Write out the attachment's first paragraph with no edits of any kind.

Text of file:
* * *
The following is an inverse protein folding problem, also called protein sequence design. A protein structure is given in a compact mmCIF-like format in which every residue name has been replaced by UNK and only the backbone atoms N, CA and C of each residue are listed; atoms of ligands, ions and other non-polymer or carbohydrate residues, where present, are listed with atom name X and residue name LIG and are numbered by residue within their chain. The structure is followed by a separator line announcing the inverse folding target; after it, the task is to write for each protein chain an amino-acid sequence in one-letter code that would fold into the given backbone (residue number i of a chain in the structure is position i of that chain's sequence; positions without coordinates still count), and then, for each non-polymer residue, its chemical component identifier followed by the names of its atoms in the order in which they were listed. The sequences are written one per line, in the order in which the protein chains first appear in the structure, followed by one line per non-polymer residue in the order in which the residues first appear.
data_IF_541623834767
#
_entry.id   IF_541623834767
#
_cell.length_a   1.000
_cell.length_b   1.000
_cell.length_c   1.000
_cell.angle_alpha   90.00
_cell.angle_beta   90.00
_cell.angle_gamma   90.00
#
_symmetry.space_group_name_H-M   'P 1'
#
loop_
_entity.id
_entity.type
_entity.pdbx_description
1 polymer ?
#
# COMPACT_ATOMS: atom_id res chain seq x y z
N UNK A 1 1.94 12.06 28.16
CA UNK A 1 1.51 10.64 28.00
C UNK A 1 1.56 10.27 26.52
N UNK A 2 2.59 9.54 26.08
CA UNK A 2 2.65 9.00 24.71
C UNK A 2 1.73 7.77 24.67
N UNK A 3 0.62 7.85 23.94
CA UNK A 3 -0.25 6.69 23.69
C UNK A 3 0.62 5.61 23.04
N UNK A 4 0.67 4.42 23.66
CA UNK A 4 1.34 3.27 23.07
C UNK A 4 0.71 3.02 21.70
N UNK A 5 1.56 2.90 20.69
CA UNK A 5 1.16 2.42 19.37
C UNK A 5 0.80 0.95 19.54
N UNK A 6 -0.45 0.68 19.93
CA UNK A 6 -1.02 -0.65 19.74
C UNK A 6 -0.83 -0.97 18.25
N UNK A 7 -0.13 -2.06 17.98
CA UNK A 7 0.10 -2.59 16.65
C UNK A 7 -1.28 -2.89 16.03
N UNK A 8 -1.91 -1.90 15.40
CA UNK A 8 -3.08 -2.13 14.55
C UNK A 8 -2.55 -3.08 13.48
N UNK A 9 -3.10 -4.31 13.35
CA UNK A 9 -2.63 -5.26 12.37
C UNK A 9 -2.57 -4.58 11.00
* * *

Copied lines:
The following is an inverse protein folding problem, also called protein sequence design. A protein structure is given in a compact mmCIF-like format in which every residue name has been replaced by UNK and only the backbone atoms N, CA and C of each residue are listed; atoms of ligands, ions and other non-polymer or carbohydrate residues, where present, are listed with atom name X and residue name LIG and are numbered by residue within their chain. The structure is followed by a separator line announcing the inverse folding target; after it, the task is to write for each protein chain an amino-acid sequence in one-letter code that would fold into the given backbone (residue number i of a chain in the structure is position i of that chain's sequence; positions without coordinates still count), and then, for each non-polymer residue, its chemical component identifier followed by the names of its atoms in the order in which they were listed. The sequences are written one per line, in the order in which the protein chains first appear in the structure, followed by one line per non-polymer residue in the order in which the residues first appear.